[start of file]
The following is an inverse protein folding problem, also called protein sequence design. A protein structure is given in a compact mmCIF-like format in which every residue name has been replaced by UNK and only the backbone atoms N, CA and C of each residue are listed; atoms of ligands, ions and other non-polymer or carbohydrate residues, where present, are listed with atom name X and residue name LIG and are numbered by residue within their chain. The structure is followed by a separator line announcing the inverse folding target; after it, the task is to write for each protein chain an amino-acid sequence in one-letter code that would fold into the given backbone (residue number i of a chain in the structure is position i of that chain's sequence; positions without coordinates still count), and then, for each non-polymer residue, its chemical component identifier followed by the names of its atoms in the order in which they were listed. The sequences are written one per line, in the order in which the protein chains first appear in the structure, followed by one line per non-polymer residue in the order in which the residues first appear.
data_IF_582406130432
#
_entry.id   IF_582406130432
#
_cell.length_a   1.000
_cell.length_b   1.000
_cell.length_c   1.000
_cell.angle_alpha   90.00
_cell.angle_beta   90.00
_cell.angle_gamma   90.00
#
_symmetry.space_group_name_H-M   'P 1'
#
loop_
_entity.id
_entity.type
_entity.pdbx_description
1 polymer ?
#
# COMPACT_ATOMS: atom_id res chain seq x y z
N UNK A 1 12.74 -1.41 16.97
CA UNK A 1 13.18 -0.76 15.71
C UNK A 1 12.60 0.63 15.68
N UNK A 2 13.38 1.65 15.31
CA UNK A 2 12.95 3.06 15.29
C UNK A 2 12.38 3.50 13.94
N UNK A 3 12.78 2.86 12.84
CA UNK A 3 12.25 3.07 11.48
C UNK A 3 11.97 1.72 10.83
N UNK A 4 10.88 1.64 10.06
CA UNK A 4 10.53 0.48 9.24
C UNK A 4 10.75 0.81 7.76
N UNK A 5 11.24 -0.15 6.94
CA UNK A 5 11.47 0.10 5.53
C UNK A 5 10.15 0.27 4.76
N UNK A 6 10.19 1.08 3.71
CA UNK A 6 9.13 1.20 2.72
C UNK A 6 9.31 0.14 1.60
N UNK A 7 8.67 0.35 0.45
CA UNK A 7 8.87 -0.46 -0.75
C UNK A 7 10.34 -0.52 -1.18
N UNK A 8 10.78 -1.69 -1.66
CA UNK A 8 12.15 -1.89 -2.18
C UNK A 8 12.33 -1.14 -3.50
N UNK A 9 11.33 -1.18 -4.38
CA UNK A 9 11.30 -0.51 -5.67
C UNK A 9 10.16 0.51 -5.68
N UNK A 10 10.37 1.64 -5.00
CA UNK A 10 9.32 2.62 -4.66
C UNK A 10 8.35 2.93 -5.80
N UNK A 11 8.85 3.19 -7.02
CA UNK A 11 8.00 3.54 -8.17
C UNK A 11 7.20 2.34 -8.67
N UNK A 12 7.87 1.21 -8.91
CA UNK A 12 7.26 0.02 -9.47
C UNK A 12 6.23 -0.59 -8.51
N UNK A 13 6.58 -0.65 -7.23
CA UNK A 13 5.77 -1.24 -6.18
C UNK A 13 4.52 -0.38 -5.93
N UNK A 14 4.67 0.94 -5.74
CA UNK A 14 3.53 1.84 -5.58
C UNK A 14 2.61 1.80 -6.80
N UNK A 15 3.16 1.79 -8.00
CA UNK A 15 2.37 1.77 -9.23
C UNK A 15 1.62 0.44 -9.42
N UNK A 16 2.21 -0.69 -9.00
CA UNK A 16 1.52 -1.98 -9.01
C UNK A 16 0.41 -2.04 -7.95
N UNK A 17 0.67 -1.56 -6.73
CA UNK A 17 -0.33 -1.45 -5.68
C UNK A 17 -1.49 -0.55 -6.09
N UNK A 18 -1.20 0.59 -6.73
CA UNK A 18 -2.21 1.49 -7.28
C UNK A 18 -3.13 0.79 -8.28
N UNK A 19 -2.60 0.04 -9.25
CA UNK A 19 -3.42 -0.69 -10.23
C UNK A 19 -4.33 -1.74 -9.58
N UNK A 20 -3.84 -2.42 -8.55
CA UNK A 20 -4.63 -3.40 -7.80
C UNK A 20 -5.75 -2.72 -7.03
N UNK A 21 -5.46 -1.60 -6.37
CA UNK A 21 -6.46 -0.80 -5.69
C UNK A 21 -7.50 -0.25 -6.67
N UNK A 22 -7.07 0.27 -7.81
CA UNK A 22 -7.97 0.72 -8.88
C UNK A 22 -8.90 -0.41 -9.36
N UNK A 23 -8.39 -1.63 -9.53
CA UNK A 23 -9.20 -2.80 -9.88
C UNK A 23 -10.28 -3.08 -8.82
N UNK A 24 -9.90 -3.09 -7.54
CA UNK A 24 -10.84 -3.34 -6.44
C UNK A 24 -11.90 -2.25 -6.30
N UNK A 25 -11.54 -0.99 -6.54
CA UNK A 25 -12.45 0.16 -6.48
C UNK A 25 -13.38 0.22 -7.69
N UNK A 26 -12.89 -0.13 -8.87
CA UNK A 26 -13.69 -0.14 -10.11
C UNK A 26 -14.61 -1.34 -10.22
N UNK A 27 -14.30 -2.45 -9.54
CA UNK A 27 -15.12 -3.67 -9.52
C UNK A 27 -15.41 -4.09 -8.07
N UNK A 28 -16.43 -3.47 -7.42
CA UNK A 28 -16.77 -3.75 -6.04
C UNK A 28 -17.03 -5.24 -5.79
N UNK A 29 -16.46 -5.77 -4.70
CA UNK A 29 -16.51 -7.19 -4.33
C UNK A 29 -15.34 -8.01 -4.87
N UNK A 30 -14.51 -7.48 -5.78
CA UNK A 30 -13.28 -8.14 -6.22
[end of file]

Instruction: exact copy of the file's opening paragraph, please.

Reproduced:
The following is an inverse protein folding problem, also called protein sequence design. A protein structure is given in a compact mmCIF-like format in which every residue name has been replaced by UNK and only the backbone atoms N, CA and C of each residue are listed; atoms of ligands, ions and other non-polymer or carbohydrate residues, where present, are listed with atom name X and residue name LIG and are numbered by residue within their chain. The structure is followed by a separator line announcing the inverse folding target; after it, the task is to write for each protein chain an amino-acid sequence in one-letter code that would fold into the given backbone (residue number i of a chain in the structure is position i of that chain's sequence; positions without coordinates still count), and then, for each non-polymer residue, its chemical component identifier followed by the names of its atoms in the order in which they were listed. The sequences are written one per line, in the order in which the protein chains first appear in the structure, followed by one line per non-polymer residue in the order in which the residues first appear.